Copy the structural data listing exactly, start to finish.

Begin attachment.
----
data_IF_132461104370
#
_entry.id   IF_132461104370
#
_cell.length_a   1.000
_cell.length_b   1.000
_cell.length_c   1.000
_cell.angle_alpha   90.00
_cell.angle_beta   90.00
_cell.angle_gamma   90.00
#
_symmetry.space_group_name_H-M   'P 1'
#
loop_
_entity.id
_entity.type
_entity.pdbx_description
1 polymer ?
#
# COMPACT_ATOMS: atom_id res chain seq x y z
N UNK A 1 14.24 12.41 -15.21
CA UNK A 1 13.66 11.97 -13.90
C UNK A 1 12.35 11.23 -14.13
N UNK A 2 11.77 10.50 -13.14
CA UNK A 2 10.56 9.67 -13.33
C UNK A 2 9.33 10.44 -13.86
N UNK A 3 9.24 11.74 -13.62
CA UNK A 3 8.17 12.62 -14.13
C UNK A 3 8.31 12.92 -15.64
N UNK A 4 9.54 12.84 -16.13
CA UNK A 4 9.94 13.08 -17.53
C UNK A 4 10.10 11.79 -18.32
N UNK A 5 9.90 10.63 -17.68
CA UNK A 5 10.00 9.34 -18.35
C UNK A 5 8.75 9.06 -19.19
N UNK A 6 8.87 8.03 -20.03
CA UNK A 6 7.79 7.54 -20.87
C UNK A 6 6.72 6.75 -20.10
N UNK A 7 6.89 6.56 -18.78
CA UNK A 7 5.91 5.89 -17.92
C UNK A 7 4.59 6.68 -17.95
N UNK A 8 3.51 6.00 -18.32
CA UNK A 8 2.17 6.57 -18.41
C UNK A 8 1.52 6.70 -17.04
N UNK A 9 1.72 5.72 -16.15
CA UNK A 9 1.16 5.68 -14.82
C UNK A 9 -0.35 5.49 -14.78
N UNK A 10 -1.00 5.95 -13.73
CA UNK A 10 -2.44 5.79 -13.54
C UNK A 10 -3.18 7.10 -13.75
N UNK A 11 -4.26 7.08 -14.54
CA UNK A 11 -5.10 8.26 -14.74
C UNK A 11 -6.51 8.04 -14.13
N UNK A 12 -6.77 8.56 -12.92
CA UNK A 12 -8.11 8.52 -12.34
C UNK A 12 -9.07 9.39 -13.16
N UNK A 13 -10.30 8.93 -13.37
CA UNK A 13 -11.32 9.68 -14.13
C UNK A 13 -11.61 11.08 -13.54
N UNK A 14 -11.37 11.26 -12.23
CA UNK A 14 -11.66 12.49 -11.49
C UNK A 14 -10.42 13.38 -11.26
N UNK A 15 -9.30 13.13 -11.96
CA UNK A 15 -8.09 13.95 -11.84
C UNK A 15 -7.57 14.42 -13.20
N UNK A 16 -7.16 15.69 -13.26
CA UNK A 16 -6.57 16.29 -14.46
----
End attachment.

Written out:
data_IF_132461104370
#
_entry.id   IF_132461104370
#
_cell.length_a   1.000
_cell.length_b   1.000
_cell.length_c   1.000
_cell.angle_alpha   90.00
_cell.angle_beta   90.00
_cell.angle_gamma   90.00
#
_symmetry.space_group_name_H-M   'P 1'
#
loop_
_entity.id
_entity.type
_entity.pdbx_description
1 polymer ?
#
# COMPACT_ATOMS: atom_id res chain seq x y z
N UNK A 1 14.24 12.41 -15.21
CA UNK A 1 13.66 11.97 -13.90
C UNK A 1 12.35 11.23 -14.13
N UNK A 2 11.77 10.50 -13.14
CA UNK A 2 10.56 9.67 -13.33
C UNK A 2 9.33 10.44 -13.86
N UNK A 3 9.24 11.74 -13.62
CA UNK A 3 8.17 12.62 -14.13
C UNK A 3 8.31 12.92 -15.64
N UNK A 4 9.54 12.84 -16.13
CA UNK A 4 9.94 13.08 -17.53
C UNK A 4 10.10 11.79 -18.32
N UNK A 5 9.90 10.63 -17.68
CA UNK A 5 10.00 9.34 -18.35
C UNK A 5 8.75 9.06 -19.19
N UNK A 6 8.87 8.03 -20.03
CA UNK A 6 7.79 7.54 -20.87
C UNK A 6 6.72 6.75 -20.10
N UNK A 7 6.89 6.56 -18.78
CA UNK A 7 5.91 5.89 -17.92
C UNK A 7 4.59 6.68 -17.95
N UNK A 8 3.51 6.00 -18.32
CA UNK A 8 2.17 6.57 -18.41
C UNK A 8 1.52 6.70 -17.04
N UNK A 9 1.72 5.72 -16.15
CA UNK A 9 1.16 5.68 -14.82
C UNK A 9 -0.35 5.49 -14.78
N UNK A 10 -1.00 5.95 -13.73
CA UNK A 10 -2.44 5.79 -13.54
C UNK A 10 -3.18 7.10 -13.75
N UNK A 11 -4.26 7.08 -14.54
CA UNK A 11 -5.10 8.26 -14.74
C UNK A 11 -6.51 8.04 -14.13
N UNK A 12 -6.77 8.56 -12.92
CA UNK A 12 -8.11 8.52 -12.34
C UNK A 12 -9.07 9.39 -13.16
N UNK A 13 -10.30 8.93 -13.37
CA UNK A 13 -11.32 9.68 -14.13
C UNK A 13 -11.61 11.08 -13.54
N UNK A 14 -11.37 11.26 -12.23
CA UNK A 14 -11.66 12.49 -11.49
C UNK A 14 -10.42 13.38 -11.26
N UNK A 15 -9.30 13.13 -11.96
CA UNK A 15 -8.09 13.95 -11.84
C UNK A 15 -7.57 14.42 -13.20
N UNK A 16 -7.16 15.69 -13.26
CA UNK A 16 -6.57 16.29 -14.46